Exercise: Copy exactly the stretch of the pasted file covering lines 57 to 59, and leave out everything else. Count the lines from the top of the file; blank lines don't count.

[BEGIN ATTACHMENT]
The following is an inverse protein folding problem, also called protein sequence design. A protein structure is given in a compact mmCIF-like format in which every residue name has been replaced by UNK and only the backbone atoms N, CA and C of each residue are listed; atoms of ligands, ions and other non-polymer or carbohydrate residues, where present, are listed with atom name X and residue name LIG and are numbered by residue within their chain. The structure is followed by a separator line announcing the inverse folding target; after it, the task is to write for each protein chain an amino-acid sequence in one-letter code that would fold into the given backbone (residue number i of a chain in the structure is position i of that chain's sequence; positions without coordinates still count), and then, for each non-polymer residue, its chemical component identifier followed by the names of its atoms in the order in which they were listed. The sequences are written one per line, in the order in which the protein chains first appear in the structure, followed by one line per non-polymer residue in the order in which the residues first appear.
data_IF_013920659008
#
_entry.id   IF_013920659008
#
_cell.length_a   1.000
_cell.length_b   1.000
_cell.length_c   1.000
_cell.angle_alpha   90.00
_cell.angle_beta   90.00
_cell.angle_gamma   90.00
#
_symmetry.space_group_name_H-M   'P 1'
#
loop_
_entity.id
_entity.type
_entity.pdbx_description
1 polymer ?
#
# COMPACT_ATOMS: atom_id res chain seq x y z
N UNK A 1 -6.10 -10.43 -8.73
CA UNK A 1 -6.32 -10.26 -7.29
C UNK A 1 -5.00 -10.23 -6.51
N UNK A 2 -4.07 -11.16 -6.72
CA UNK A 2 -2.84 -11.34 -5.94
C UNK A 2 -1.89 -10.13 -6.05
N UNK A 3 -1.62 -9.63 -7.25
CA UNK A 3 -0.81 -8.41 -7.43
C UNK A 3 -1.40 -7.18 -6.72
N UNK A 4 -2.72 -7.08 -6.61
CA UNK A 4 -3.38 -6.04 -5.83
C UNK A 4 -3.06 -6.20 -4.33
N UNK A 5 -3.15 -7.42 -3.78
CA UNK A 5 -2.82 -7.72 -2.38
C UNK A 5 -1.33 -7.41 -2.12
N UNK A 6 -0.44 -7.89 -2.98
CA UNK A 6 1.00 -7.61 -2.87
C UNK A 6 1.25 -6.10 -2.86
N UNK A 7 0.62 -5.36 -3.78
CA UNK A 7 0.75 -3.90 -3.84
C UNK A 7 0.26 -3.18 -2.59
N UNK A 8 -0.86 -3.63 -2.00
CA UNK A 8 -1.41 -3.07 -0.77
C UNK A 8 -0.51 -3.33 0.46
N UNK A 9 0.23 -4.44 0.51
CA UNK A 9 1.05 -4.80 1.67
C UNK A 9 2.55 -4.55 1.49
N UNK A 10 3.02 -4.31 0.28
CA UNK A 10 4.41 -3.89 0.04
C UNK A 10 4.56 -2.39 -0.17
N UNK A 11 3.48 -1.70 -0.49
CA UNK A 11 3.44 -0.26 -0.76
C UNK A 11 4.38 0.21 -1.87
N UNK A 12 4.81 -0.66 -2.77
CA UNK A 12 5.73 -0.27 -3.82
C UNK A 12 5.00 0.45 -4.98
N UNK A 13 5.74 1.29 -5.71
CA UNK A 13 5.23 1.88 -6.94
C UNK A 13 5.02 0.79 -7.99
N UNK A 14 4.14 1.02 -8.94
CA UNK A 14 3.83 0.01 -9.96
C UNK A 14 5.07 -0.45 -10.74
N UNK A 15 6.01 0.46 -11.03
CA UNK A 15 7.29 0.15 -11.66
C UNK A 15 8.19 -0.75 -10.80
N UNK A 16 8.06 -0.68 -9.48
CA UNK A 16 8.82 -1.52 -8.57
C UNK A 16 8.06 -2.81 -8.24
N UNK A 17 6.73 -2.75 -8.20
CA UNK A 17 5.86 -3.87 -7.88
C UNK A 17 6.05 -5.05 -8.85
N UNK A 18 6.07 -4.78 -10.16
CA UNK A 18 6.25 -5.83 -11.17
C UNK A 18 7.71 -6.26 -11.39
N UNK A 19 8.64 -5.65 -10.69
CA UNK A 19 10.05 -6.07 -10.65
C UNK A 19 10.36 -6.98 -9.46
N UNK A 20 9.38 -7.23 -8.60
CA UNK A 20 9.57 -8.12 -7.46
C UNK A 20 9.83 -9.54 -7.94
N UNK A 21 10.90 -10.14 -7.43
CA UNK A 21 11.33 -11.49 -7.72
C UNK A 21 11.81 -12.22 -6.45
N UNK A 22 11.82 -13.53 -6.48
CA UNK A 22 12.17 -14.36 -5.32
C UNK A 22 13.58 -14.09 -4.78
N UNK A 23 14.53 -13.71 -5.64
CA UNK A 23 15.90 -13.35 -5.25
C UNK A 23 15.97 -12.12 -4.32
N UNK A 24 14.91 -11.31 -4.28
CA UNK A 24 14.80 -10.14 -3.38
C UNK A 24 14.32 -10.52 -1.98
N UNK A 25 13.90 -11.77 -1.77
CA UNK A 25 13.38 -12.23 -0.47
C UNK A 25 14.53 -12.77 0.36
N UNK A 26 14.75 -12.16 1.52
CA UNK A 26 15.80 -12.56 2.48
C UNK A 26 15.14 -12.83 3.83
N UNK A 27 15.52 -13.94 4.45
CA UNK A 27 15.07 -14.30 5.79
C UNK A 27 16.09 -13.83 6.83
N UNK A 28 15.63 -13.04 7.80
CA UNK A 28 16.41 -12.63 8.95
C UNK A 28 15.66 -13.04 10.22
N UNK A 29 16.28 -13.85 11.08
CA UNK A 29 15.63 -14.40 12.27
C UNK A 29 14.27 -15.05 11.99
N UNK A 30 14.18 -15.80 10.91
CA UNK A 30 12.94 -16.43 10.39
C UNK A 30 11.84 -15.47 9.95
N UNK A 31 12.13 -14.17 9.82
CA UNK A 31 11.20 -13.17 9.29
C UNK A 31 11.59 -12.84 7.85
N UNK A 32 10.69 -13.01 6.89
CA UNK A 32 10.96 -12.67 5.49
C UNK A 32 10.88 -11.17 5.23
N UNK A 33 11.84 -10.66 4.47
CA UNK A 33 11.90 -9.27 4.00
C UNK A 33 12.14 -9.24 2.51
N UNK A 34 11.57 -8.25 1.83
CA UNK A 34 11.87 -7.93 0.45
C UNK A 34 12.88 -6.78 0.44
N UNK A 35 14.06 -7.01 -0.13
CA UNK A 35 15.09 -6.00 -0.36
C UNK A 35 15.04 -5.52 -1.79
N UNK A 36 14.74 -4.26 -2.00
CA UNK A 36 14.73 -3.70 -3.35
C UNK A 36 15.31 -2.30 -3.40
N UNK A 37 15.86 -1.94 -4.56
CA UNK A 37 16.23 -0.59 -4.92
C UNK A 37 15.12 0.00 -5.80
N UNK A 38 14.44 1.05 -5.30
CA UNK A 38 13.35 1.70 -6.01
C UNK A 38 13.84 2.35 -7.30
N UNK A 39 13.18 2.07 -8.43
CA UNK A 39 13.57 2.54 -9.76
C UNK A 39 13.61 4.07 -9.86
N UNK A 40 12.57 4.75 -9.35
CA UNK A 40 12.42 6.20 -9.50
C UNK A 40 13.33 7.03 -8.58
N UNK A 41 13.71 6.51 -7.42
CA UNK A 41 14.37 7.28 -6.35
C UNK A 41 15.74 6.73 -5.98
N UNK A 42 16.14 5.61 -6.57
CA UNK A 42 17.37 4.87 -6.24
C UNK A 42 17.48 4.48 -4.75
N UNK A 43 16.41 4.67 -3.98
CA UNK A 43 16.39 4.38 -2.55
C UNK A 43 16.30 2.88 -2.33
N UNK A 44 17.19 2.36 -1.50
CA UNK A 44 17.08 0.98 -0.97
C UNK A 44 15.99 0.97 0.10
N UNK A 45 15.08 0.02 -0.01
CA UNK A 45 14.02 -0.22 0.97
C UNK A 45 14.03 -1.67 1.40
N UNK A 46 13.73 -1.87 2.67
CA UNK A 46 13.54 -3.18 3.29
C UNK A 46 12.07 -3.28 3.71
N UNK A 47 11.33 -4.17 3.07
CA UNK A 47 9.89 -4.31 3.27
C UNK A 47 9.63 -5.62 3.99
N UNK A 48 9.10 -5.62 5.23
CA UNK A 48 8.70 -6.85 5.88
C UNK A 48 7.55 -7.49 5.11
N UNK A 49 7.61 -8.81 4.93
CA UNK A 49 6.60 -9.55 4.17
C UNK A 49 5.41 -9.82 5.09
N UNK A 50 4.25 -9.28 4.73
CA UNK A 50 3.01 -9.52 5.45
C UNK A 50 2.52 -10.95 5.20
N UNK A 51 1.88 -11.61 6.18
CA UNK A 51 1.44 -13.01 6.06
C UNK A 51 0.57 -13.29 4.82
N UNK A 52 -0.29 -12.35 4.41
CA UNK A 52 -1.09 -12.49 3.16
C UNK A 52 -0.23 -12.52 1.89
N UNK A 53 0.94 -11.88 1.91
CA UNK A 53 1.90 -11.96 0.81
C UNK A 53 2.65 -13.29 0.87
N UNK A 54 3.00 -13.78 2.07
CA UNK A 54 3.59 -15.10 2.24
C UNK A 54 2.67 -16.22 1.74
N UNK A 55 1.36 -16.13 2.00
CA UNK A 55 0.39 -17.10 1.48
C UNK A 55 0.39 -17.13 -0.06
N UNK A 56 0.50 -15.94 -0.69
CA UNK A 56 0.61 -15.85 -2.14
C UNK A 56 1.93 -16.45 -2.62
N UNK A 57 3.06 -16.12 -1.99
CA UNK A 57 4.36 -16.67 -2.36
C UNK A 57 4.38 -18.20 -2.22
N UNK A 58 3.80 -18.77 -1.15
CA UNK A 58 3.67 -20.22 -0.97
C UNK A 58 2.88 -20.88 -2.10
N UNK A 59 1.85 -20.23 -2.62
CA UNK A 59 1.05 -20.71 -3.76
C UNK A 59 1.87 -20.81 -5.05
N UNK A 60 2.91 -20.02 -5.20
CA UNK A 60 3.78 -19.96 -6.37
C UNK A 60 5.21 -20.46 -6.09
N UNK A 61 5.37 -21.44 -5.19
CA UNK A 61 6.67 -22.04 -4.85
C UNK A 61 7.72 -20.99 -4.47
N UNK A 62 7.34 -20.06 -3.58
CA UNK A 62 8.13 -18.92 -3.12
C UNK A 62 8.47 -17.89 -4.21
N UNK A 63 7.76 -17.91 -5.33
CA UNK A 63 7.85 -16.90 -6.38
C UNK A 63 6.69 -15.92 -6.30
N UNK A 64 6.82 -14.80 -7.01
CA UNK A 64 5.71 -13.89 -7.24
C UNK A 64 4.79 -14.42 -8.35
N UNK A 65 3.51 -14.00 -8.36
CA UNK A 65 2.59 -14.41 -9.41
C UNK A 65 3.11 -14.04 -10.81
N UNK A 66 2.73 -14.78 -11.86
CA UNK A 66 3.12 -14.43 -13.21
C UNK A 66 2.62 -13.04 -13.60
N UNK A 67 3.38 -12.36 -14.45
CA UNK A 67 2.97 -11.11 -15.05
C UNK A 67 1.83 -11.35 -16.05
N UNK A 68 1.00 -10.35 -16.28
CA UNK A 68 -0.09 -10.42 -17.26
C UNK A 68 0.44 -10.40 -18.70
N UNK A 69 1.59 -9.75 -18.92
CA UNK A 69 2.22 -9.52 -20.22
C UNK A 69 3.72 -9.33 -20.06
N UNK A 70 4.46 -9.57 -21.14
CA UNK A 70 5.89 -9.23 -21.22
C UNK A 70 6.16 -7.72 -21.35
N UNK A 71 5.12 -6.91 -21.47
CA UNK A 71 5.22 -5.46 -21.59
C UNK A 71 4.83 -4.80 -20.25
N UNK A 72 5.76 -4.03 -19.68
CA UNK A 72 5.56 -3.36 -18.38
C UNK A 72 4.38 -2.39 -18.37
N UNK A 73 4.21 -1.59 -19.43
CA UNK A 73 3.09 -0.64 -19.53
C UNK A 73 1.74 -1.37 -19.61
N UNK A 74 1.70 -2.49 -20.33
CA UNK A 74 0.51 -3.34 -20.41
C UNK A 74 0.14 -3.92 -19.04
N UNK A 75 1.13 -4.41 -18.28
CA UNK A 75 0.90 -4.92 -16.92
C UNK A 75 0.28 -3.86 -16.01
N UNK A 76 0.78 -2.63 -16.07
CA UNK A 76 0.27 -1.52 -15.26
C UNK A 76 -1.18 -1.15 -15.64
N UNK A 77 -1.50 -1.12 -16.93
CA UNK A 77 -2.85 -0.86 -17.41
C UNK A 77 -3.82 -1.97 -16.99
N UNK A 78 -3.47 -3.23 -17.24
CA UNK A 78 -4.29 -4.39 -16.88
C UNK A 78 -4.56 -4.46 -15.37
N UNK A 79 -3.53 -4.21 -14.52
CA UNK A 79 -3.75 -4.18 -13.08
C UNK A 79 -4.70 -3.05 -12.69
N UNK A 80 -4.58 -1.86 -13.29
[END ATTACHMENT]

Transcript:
C UNK A 12 5.00 0.45 -4.98
N UNK A 13 5.74 1.29 -5.71
CA UNK A 13 5.23 1.88 -6.94